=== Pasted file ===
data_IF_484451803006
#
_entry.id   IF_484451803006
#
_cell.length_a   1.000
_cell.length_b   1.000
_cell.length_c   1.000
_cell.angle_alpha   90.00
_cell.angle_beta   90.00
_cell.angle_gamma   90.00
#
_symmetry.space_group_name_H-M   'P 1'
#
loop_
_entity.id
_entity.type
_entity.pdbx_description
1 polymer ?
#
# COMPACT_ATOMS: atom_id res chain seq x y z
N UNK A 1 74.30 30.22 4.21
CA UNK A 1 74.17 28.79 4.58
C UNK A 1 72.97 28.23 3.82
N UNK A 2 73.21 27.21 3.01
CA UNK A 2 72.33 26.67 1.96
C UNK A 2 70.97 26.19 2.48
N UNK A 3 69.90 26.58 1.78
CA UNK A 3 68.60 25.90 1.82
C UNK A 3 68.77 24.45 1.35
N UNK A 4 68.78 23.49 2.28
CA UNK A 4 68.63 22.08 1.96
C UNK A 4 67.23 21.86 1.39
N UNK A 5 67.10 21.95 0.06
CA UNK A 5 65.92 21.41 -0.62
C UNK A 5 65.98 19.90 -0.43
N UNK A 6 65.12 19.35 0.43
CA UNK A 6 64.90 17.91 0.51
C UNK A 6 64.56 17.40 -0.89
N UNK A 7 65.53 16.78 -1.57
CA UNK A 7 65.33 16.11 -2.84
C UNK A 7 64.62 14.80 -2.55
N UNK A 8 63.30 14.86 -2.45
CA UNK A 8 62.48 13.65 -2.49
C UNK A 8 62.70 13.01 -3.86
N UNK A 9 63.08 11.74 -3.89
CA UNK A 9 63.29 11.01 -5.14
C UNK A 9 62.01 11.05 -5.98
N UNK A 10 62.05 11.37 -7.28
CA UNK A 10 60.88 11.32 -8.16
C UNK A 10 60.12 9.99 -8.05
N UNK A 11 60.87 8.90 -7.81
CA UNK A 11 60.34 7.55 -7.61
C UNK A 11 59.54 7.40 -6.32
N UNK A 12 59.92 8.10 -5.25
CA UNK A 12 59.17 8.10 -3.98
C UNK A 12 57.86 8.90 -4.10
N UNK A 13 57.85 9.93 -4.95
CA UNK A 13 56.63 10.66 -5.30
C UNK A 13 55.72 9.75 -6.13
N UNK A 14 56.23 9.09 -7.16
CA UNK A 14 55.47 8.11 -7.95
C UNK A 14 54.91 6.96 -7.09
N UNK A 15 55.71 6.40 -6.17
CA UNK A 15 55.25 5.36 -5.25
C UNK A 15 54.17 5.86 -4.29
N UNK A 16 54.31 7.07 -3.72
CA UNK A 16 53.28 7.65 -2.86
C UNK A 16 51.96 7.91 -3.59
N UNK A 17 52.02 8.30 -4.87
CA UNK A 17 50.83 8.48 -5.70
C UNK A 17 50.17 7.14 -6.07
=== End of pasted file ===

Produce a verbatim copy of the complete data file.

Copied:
data_IF_484451803006
#
_entry.id   IF_484451803006
#
_cell.length_a   1.000
_cell.length_b   1.000
_cell.length_c   1.000
_cell.angle_alpha   90.00
_cell.angle_beta   90.00
_cell.angle_gamma   90.00
#
_symmetry.space_group_name_H-M   'P 1'
#
loop_
_entity.id
_entity.type
_entity.pdbx_description
1 polymer ?
#
# COMPACT_ATOMS: atom_id res chain seq x y z
N UNK A 1 74.30 30.22 4.21
CA UNK A 1 74.17 28.79 4.58
C UNK A 1 72.97 28.23 3.82
N UNK A 2 73.21 27.21 3.01
CA UNK A 2 72.33 26.67 1.96
C UNK A 2 70.97 26.19 2.48
N UNK A 3 69.90 26.58 1.78
CA UNK A 3 68.60 25.90 1.82
C UNK A 3 68.77 24.45 1.35
N UNK A 4 68.78 23.49 2.28
CA UNK A 4 68.63 22.08 1.96
C UNK A 4 67.23 21.86 1.39
N UNK A 5 67.10 21.95 0.06
CA UNK A 5 65.92 21.41 -0.62
C UNK A 5 65.98 19.90 -0.43
N UNK A 6 65.12 19.35 0.43
CA UNK A 6 64.90 17.91 0.51
C UNK A 6 64.56 17.40 -0.89
N UNK A 7 65.53 16.78 -1.57
CA UNK A 7 65.33 16.11 -2.84
C UNK A 7 64.62 14.80 -2.55
N UNK A 8 63.30 14.86 -2.45
CA UNK A 8 62.48 13.65 -2.49
C UNK A 8 62.70 13.01 -3.86
N UNK A 9 63.08 11.74 -3.89
CA UNK A 9 63.29 11.01 -5.14
C UNK A 9 62.01 11.05 -5.98
N UNK A 10 62.05 11.37 -7.28
CA UNK A 10 60.88 11.32 -8.16
C UNK A 10 60.12 9.99 -8.05
N UNK A 11 60.87 8.90 -7.81
CA UNK A 11 60.34 7.55 -7.61
C UNK A 11 59.54 7.40 -6.32
N UNK A 12 59.92 8.10 -5.25
CA UNK A 12 59.17 8.10 -3.98
C UNK A 12 57.86 8.90 -4.10
N UNK A 13 57.85 9.93 -4.95
CA UNK A 13 56.63 10.66 -5.30
C UNK A 13 55.72 9.75 -6.13
N UNK A 14 56.23 9.09 -7.16
CA UNK A 14 55.47 8.11 -7.95
C UNK A 14 54.91 6.96 -7.09
N UNK A 15 55.71 6.40 -6.17
CA UNK A 15 55.25 5.36 -5.25
C UNK A 15 54.17 5.86 -4.29
N UNK A 16 54.31 7.07 -3.72
CA UNK A 16 53.28 7.65 -2.86
C UNK A 16 51.96 7.91 -3.59
N UNK A 17 52.02 8.30 -4.87
CA UNK A 17 50.83 8.48 -5.70
C UNK A 17 50.17 7.14 -6.07